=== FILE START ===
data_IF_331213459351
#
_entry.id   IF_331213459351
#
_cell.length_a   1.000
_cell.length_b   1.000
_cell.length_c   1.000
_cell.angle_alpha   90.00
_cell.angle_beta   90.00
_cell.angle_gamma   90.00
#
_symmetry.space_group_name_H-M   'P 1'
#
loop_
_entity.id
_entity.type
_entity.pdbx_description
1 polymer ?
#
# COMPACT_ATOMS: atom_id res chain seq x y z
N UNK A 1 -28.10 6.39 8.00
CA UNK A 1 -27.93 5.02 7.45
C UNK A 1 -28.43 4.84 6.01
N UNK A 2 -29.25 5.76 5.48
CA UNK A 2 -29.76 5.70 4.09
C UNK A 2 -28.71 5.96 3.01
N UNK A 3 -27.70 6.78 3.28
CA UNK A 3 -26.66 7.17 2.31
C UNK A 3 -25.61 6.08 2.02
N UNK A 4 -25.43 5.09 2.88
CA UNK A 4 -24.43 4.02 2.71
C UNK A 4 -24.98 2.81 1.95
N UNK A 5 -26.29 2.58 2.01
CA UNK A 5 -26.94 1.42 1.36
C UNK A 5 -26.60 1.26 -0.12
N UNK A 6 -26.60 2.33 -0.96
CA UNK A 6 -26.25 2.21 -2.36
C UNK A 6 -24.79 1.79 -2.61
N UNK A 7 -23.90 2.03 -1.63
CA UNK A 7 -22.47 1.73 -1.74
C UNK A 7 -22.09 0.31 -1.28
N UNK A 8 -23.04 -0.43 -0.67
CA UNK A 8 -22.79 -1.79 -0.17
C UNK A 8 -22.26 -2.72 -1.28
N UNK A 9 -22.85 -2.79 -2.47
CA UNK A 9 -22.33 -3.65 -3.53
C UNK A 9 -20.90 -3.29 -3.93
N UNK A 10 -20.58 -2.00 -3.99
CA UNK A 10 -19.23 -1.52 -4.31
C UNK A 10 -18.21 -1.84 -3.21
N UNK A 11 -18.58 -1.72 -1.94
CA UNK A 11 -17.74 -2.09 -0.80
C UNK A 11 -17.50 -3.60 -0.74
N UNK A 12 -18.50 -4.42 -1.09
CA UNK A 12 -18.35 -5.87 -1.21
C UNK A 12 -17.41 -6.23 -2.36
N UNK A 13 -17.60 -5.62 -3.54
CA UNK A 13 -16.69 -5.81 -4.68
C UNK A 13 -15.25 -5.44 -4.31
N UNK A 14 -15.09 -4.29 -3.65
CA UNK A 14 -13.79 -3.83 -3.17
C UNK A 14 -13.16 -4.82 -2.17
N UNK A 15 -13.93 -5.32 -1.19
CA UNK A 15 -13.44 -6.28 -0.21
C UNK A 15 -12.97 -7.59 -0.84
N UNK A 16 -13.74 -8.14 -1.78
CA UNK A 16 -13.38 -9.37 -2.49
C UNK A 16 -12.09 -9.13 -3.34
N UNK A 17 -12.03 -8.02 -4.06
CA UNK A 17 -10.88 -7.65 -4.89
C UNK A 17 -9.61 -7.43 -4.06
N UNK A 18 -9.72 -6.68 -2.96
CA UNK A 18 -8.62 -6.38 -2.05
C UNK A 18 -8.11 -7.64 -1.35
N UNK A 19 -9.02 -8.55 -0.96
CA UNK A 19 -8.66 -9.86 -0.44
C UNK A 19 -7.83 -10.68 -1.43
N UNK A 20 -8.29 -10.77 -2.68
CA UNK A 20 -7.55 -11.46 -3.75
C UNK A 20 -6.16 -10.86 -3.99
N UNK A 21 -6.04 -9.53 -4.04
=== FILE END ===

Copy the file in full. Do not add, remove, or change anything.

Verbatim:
data_IF_331213459351
#
_entry.id   IF_331213459351
#
_cell.length_a   1.000
_cell.length_b   1.000
_cell.length_c   1.000
_cell.angle_alpha   90.00
_cell.angle_beta   90.00
_cell.angle_gamma   90.00
#
_symmetry.space_group_name_H-M   'P 1'
#
loop_
_entity.id
_entity.type
_entity.pdbx_description
1 polymer ?
#
# COMPACT_ATOMS: atom_id res chain seq x y z
N UNK A 1 -28.10 6.39 8.00
CA UNK A 1 -27.93 5.02 7.45
C UNK A 1 -28.43 4.84 6.01
N UNK A 2 -29.25 5.76 5.48
CA UNK A 2 -29.76 5.70 4.09
C UNK A 2 -28.71 5.96 3.01
N UNK A 3 -27.70 6.78 3.28
CA UNK A 3 -26.66 7.17 2.31
C UNK A 3 -25.61 6.08 2.02
N UNK A 4 -25.43 5.09 2.88
CA UNK A 4 -24.43 4.02 2.71
C UNK A 4 -24.98 2.81 1.95
N UNK A 5 -26.29 2.58 2.01
CA UNK A 5 -26.94 1.42 1.36
C UNK A 5 -26.60 1.26 -0.12
N UNK A 6 -26.60 2.33 -0.96
CA UNK A 6 -26.25 2.21 -2.36
C UNK A 6 -24.79 1.79 -2.61
N UNK A 7 -23.90 2.03 -1.63
CA UNK A 7 -22.47 1.73 -1.74
C UNK A 7 -22.09 0.31 -1.28
N UNK A 8 -23.04 -0.43 -0.67
CA UNK A 8 -22.79 -1.79 -0.17
C UNK A 8 -22.26 -2.72 -1.28
N UNK A 9 -22.85 -2.79 -2.47
CA UNK A 9 -22.33 -3.65 -3.53
C UNK A 9 -20.90 -3.29 -3.93
N UNK A 10 -20.58 -2.00 -3.99
CA UNK A 10 -19.23 -1.52 -4.31
C UNK A 10 -18.21 -1.84 -3.21
N UNK A 11 -18.58 -1.72 -1.94
CA UNK A 11 -17.74 -2.09 -0.80
C UNK A 11 -17.50 -3.60 -0.74
N UNK A 12 -18.50 -4.42 -1.09
CA UNK A 12 -18.35 -5.87 -1.21
C UNK A 12 -17.41 -6.23 -2.36
N UNK A 13 -17.60 -5.62 -3.54
CA UNK A 13 -16.69 -5.81 -4.68
C UNK A 13 -15.25 -5.44 -4.31
N UNK A 14 -15.09 -4.29 -3.65
CA UNK A 14 -13.79 -3.83 -3.17
C UNK A 14 -13.16 -4.82 -2.17
N UNK A 15 -13.93 -5.32 -1.19
CA UNK A 15 -13.44 -6.28 -0.21
C UNK A 15 -12.97 -7.59 -0.84
N UNK A 16 -13.74 -8.14 -1.78
CA UNK A 16 -13.38 -9.37 -2.49
C UNK A 16 -12.09 -9.13 -3.34
N UNK A 17 -12.03 -8.02 -4.06
CA UNK A 17 -10.88 -7.65 -4.89
C UNK A 17 -9.61 -7.43 -4.06
N UNK A 18 -9.72 -6.68 -2.96
CA UNK A 18 -8.62 -6.38 -2.05
C UNK A 18 -8.11 -7.64 -1.35
N UNK A 19 -9.02 -8.55 -0.96
CA UNK A 19 -8.66 -9.86 -0.44
C UNK A 19 -7.83 -10.68 -1.43
N UNK A 20 -8.29 -10.77 -2.68
CA UNK A 20 -7.55 -11.46 -3.75
C UNK A 20 -6.16 -10.86 -3.99
N UNK A 21 -6.04 -9.53 -4.04